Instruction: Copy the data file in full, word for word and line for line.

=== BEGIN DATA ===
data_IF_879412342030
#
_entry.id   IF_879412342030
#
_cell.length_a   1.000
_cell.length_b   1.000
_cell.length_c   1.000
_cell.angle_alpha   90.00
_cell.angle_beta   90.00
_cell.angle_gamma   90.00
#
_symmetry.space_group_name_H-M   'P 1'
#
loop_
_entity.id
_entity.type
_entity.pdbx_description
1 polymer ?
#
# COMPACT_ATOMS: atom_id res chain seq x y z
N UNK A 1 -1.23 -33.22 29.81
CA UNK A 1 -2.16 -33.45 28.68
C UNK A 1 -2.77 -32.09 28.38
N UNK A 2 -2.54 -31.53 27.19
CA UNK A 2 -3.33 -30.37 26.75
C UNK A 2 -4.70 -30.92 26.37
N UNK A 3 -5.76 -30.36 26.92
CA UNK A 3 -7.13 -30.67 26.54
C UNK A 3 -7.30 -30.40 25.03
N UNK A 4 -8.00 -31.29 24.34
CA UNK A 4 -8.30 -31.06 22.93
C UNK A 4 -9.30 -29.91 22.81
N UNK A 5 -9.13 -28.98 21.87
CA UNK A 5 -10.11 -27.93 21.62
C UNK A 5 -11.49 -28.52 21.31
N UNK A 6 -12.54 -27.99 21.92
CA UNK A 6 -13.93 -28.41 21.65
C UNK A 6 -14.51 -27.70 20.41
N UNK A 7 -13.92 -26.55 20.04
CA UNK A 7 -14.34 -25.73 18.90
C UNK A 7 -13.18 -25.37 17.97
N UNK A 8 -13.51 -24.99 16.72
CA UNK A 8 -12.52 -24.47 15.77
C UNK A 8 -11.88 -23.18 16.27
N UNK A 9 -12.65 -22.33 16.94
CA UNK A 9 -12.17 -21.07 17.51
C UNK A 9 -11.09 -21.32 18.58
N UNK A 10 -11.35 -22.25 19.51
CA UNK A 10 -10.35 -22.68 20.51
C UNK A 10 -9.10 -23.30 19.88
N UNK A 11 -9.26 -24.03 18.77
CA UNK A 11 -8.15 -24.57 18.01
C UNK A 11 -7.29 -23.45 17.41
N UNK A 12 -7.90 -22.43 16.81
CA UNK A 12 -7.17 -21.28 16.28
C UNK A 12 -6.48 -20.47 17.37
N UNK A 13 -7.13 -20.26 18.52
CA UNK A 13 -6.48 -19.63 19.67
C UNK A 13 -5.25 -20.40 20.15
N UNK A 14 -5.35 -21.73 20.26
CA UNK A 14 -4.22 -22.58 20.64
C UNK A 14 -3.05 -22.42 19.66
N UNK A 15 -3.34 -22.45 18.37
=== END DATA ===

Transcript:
data_IF_879412342030
#
_entry.id   IF_879412342030
#
_cell.length_a   1.000
_cell.length_b   1.000
_cell.length_c   1.000
_cell.angle_alpha   90.00
_cell.angle_beta   90.00
_cell.angle_gamma   90.00
#
_symmetry.space_group_name_H-M   'P 1'
#
loop_
_entity.id
_entity.type
_entity.pdbx_description
1 polymer ?
#
# COMPACT_ATOMS: atom_id res chain seq x y z
N UNK A 1 -1.23 -33.22 29.81
CA UNK A 1 -2.16 -33.45 28.68
C UNK A 1 -2.77 -32.09 28.38
N UNK A 2 -2.54 -31.53 27.19
CA UNK A 2 -3.33 -30.37 26.75
C UNK A 2 -4.70 -30.92 26.37
N UNK A 3 -5.76 -30.36 26.92
CA UNK A 3 -7.13 -30.67 26.54
C UNK A 3 -7.30 -30.40 25.03
N UNK A 4 -8.00 -31.29 24.34
CA UNK A 4 -8.30 -31.06 22.93
C UNK A 4 -9.30 -29.91 22.81
N UNK A 5 -9.13 -28.98 21.87
CA UNK A 5 -10.11 -27.93 21.62
C UNK A 5 -11.49 -28.52 21.31
N UNK A 6 -12.54 -27.99 21.92
CA UNK A 6 -13.93 -28.41 21.65
C UNK A 6 -14.51 -27.70 20.41
N UNK A 7 -13.92 -26.55 20.04
CA UNK A 7 -14.34 -25.73 18.90
C UNK A 7 -13.18 -25.37 17.97
N UNK A 8 -13.51 -24.99 16.72
CA UNK A 8 -12.52 -24.47 15.77
C UNK A 8 -11.88 -23.18 16.27
N UNK A 9 -12.65 -22.33 16.94
CA UNK A 9 -12.17 -21.07 17.51
C UNK A 9 -11.09 -21.32 18.58
N UNK A 10 -11.35 -22.25 19.51
CA UNK A 10 -10.35 -22.68 20.51
C UNK A 10 -9.10 -23.30 19.88
N UNK A 11 -9.26 -24.03 18.77
CA UNK A 11 -8.15 -24.57 18.01
C UNK A 11 -7.29 -23.45 17.41
N UNK A 12 -7.90 -22.43 16.81
CA UNK A 12 -7.17 -21.28 16.28
C UNK A 12 -6.48 -20.47 17.37
N UNK A 13 -7.13 -20.26 18.52
CA UNK A 13 -6.48 -19.63 19.67
C UNK A 13 -5.25 -20.40 20.15
N UNK A 14 -5.35 -21.73 20.26
CA UNK A 14 -4.22 -22.58 20.64
C UNK A 14 -3.05 -22.42 19.66
N UNK A 15 -3.34 -22.45 18.37